History


Our Lady of the Lake University was founded in 1895 by the Sisters of the Congregation of Divine Providence, a religious order begun in 18th century Lorraine, France, by Blessed John Martin Moye. The order continues as the sponsoring organization of the University. Members of the Congregation arrived in Texas in 1866, where they initially established themselves in Austin, and then in Castroville in 1868.

In 1895, construction began on Main Building on what was to become the Our Lady of the Lake campus. By 1896, high school level educational programs were under way. The first college program began in 1911, as a two-year curriculum for women. In 1919, the curriculum was expanded to four years and the institution was admitted to membership in the Texas Association of Colleges. Graduate study began in 1942 and was coeducational from its inception; all programs became fully coeducational in 1969. In 1975, the name of the institution was changed from Our Lady of the Lake College to Our Lady of the Lake University of San Antonio.

Our Lady of the Lake University, in 1923, became the first San Antonio institution of higher education to receive regional accreditation. Our Lady of the Lake University is accredited by the Commission on Colleges of the Southern Association of Colleges and Schools to award bachelor’s, master’s and doctoral degrees.

In 1927, the University became the third Texas school to be approved by the American Association of Universities.

Living up to its mission of providing education to those with limited access, the University introduced the Weekend College concept at the San Antonio campus in 1978. Weekend College, now part of the University's array of non-traditional scheduling options, was the first program of its kind in the region offering adult students an option for completing a degree while maintaining full-time employment. OLLU began offering Weekend Degree programs in the Houston area (now in The Woodlands) in 1986, and in the Rio Grande Valley in 2008.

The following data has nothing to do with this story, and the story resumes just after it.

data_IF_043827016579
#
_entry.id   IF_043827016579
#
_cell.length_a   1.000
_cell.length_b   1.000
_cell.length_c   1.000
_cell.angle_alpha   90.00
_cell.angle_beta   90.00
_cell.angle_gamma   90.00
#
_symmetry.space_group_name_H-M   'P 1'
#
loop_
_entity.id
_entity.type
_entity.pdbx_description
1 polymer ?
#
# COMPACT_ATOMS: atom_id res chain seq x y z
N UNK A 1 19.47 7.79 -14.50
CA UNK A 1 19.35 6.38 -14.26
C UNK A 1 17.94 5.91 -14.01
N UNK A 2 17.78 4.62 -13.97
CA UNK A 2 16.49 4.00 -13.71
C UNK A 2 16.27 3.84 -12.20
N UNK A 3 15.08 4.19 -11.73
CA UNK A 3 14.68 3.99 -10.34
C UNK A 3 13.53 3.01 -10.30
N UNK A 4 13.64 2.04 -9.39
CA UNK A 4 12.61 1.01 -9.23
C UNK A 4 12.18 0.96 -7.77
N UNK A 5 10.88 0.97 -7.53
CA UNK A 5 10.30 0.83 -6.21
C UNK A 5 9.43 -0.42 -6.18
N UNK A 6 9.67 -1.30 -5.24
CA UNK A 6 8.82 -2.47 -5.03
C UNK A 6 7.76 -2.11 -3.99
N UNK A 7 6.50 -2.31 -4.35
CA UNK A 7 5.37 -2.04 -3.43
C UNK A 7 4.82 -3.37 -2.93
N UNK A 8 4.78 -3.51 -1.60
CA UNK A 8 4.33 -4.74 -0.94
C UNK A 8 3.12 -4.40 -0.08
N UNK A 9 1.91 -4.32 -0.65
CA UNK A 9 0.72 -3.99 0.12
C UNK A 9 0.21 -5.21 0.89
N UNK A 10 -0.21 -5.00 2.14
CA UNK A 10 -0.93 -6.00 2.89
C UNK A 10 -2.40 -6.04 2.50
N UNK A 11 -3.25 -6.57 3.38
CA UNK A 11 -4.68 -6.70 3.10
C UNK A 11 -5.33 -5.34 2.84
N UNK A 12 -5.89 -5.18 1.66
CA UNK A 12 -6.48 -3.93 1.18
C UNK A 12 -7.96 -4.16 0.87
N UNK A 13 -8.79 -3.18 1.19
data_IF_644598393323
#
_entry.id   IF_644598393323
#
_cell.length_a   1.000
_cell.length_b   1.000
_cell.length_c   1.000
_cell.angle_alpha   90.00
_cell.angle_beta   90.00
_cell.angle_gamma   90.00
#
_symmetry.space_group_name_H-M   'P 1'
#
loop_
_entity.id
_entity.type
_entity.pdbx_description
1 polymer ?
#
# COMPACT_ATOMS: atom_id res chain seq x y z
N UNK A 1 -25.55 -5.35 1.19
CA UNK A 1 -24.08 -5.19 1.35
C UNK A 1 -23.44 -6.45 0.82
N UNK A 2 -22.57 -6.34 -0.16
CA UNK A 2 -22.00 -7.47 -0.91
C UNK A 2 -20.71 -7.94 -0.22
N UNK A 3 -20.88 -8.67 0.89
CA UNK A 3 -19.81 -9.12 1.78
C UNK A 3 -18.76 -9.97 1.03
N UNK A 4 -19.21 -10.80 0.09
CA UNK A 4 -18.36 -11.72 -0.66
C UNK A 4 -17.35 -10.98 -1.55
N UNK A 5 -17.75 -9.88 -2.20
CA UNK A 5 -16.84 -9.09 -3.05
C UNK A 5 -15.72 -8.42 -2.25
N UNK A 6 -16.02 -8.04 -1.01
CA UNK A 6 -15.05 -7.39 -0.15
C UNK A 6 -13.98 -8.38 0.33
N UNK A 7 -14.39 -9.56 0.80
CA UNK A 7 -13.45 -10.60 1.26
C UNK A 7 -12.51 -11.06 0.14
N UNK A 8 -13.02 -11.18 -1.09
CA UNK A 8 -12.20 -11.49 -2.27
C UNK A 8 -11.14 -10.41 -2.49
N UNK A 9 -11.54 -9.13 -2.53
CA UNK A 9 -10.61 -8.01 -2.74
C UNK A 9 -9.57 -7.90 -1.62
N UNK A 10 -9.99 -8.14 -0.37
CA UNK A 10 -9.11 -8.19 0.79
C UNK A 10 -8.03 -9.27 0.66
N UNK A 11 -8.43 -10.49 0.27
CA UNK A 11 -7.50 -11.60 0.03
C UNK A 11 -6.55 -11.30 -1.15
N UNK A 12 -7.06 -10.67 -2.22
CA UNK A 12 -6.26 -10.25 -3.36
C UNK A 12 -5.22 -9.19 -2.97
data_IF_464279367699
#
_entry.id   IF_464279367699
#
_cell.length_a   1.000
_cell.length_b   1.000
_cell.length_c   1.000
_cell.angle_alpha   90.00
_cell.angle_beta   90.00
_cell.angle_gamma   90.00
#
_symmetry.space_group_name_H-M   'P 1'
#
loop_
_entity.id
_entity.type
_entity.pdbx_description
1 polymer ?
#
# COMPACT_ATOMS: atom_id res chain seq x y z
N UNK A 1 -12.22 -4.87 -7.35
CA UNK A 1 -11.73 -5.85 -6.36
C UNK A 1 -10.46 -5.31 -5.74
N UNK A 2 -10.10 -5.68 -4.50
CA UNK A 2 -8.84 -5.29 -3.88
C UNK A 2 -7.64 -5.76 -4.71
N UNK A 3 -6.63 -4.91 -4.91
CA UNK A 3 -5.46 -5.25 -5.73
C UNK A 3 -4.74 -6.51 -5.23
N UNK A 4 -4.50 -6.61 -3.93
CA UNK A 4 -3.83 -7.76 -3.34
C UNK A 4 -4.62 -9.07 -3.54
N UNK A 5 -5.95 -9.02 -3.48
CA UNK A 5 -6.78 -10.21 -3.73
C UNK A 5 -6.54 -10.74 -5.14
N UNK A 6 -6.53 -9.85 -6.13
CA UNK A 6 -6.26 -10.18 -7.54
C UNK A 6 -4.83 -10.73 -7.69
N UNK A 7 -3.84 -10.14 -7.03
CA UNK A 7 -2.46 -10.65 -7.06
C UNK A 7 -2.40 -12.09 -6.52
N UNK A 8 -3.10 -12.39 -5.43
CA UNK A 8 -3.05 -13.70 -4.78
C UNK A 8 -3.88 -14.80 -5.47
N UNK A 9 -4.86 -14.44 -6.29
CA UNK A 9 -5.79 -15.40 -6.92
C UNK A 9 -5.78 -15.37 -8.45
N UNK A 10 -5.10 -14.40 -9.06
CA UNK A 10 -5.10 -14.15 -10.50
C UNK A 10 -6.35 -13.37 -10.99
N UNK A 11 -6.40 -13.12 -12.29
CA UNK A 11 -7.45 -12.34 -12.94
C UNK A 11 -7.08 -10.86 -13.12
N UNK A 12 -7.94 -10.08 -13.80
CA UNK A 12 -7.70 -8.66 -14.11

On May 6, 2008, a fire ripped through the top of the Main Building and destroyed the roof and the fourth floor. Thankfully, no one was injured in the four-alarm blaze but the damage left the University without one of its major facilities that had long served as a welcoming place for students and the community at large. In 2010, the completely restored and renovated Main Building rose from the ashes and was reopened during a triumphant celebration. Today the building is again the heart of campus offering a state-of-the-art educational facility within a beautifully restored historic structure that has received city, state and national preservation awards.

The fire also sparked a renewal on campus that resulted in the University’s new strategic plan titled “Rooted in Providence: To Grow, To Graduate and To Lead.” Already with 3,100 students, OLLU is recruiting more nationally and internationally to increase the Lake’s “footprint” and grow to a population of 4,000 students.

Ultimately, the University’s objective through the strategic plan is to provide the kind of educational experience for students that places OLLU among the top Catholic universities in the nation.

To learn more about the history of OLLU, visit the University Archives.